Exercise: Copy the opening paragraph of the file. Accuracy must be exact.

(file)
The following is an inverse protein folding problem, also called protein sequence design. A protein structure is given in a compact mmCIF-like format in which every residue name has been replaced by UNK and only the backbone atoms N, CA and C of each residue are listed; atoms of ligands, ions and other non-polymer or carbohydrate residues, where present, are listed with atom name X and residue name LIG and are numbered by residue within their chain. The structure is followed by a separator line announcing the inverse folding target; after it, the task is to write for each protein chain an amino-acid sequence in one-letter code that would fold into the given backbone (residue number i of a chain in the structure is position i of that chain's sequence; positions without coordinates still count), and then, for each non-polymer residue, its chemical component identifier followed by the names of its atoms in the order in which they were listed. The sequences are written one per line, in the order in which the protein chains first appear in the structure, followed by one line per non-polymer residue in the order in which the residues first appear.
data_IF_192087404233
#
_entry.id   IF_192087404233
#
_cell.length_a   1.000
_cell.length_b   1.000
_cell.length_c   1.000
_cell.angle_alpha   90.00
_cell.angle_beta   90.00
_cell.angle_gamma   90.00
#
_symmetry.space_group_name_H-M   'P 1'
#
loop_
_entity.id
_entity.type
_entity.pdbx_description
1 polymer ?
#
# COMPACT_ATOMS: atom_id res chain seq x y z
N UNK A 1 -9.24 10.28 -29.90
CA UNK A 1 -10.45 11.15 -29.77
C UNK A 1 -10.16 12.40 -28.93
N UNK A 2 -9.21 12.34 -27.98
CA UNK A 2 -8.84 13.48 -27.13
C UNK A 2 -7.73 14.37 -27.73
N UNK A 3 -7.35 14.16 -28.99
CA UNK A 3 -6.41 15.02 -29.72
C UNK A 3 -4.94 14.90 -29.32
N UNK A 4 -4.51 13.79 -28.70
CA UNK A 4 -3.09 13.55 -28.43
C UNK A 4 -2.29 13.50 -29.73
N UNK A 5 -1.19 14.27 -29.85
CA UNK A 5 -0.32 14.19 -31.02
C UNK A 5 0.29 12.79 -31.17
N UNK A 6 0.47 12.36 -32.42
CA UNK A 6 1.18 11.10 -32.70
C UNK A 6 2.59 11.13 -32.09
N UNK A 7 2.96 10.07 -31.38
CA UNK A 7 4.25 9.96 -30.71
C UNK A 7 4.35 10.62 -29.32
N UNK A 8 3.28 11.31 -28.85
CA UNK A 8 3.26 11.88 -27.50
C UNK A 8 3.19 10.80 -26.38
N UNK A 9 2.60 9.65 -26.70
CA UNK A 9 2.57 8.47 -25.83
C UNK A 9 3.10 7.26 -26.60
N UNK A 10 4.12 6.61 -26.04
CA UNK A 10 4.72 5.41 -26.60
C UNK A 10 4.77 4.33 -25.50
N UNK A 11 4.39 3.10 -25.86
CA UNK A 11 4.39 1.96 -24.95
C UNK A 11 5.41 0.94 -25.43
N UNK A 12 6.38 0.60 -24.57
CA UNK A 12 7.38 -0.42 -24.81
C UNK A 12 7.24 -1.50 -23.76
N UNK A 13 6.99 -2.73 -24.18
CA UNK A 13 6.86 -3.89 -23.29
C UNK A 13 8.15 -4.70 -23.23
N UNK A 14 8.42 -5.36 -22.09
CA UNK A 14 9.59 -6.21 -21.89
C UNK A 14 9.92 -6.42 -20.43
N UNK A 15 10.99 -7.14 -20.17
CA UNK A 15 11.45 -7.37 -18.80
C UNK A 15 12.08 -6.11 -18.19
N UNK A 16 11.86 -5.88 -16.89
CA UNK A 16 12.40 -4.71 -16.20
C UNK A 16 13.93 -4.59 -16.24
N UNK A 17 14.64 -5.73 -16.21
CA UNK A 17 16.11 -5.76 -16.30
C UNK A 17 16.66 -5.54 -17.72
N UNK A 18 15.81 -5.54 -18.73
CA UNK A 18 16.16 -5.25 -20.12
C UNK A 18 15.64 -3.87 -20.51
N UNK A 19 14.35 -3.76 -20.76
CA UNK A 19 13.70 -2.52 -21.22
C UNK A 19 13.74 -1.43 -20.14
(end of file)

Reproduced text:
The following is an inverse protein folding problem, also called protein sequence design. A protein structure is given in a compact mmCIF-like format in which every residue name has been replaced by UNK and only the backbone atoms N, CA and C of each residue are listed; atoms of ligands, ions and other non-polymer or carbohydrate residues, where present, are listed with atom name X and residue name LIG and are numbered by residue within their chain. The structure is followed by a separator line announcing the inverse folding target; after it, the task is to write for each protein chain an amino-acid sequence in one-letter code that would fold into the given backbone (residue number i of a chain in the structure is position i of that chain's sequence; positions without coordinates still count), and then, for each non-polymer residue, its chemical component identifier followed by the names of its atoms in the order in which they were listed. The sequences are written one per line, in the order in which the protein chains first appear in the structure, followed by one line per non-polymer residue in the order in which the residues first appear.